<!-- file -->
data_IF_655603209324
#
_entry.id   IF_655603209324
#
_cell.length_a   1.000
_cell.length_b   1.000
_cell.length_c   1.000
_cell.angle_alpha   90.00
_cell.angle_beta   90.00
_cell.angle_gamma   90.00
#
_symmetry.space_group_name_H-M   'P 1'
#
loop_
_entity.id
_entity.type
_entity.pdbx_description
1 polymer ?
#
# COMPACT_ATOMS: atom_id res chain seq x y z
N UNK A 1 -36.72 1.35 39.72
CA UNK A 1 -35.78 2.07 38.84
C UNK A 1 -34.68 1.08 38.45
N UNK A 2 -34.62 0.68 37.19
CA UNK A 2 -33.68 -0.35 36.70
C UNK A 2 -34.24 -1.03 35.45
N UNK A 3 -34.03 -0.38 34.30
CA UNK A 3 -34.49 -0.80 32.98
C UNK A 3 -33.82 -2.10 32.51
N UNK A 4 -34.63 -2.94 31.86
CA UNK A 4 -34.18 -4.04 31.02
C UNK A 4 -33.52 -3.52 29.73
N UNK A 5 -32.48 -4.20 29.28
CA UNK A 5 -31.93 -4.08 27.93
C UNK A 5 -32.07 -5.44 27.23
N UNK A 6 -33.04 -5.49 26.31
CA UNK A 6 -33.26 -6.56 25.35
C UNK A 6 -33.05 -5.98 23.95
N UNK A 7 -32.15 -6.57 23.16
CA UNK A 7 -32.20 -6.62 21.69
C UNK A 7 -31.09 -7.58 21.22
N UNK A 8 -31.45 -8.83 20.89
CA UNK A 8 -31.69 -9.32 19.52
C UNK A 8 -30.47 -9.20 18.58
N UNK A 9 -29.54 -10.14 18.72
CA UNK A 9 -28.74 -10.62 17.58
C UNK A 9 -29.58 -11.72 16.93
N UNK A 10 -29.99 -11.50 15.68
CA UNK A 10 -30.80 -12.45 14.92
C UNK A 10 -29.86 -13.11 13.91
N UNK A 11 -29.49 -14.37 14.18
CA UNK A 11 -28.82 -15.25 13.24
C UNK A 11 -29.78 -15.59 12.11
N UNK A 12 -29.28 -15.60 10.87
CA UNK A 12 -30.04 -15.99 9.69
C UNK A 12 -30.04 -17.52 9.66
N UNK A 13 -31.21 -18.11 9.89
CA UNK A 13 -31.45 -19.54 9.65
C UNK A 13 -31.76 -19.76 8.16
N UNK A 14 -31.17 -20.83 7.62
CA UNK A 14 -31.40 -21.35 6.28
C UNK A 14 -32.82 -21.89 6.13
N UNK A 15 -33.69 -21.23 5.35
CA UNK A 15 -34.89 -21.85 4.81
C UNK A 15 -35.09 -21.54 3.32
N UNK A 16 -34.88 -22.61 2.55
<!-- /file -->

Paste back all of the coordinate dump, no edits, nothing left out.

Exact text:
data_IF_655603209324
#
_entry.id   IF_655603209324
#
_cell.length_a   1.000
_cell.length_b   1.000
_cell.length_c   1.000
_cell.angle_alpha   90.00
_cell.angle_beta   90.00
_cell.angle_gamma   90.00
#
_symmetry.space_group_name_H-M   'P 1'
#
loop_
_entity.id
_entity.type
_entity.pdbx_description
1 polymer ?
#
# COMPACT_ATOMS: atom_id res chain seq x y z
N UNK A 1 -36.72 1.35 39.72
CA UNK A 1 -35.78 2.07 38.84
C UNK A 1 -34.68 1.08 38.45
N UNK A 2 -34.62 0.68 37.19
CA UNK A 2 -33.68 -0.35 36.70
C UNK A 2 -34.24 -1.03 35.45
N UNK A 3 -34.03 -0.38 34.30
CA UNK A 3 -34.49 -0.80 32.98
C UNK A 3 -33.82 -2.10 32.51
N UNK A 4 -34.63 -2.94 31.86
CA UNK A 4 -34.18 -4.04 31.02
C UNK A 4 -33.52 -3.52 29.73
N UNK A 5 -32.48 -4.20 29.28
CA UNK A 5 -31.93 -4.08 27.93
C UNK A 5 -32.07 -5.44 27.23
N UNK A 6 -33.04 -5.49 26.31
CA UNK A 6 -33.26 -6.56 25.35
C UNK A 6 -33.05 -5.98 23.95
N UNK A 7 -32.15 -6.57 23.16
CA UNK A 7 -32.20 -6.62 21.69
C UNK A 7 -31.09 -7.58 21.22
N UNK A 8 -31.45 -8.83 20.89
CA UNK A 8 -31.69 -9.32 19.52
C UNK A 8 -30.47 -9.20 18.58
N UNK A 9 -29.54 -10.14 18.72
CA UNK A 9 -28.74 -10.62 17.58
C UNK A 9 -29.58 -11.72 16.93
N UNK A 10 -29.99 -11.50 15.68
CA UNK A 10 -30.80 -12.45 14.92
C UNK A 10 -29.86 -13.11 13.91
N UNK A 11 -29.49 -14.37 14.18
CA UNK A 11 -28.82 -15.25 13.24
C UNK A 11 -29.78 -15.59 12.11
N UNK A 12 -29.28 -15.60 10.87
CA UNK A 12 -30.04 -15.99 9.69
C UNK A 12 -30.04 -17.52 9.66
N UNK A 13 -31.21 -18.11 9.89
CA UNK A 13 -31.45 -19.54 9.65
C UNK A 13 -31.76 -19.76 8.16
N UNK A 14 -31.17 -20.83 7.62
CA UNK A 14 -31.40 -21.35 6.28
C UNK A 14 -32.82 -21.89 6.13
N UNK A 15 -33.69 -21.23 5.35
CA UNK A 15 -34.89 -21.85 4.81
C UNK A 15 -35.09 -21.54 3.32
N UNK A 16 -34.88 -22.61 2.55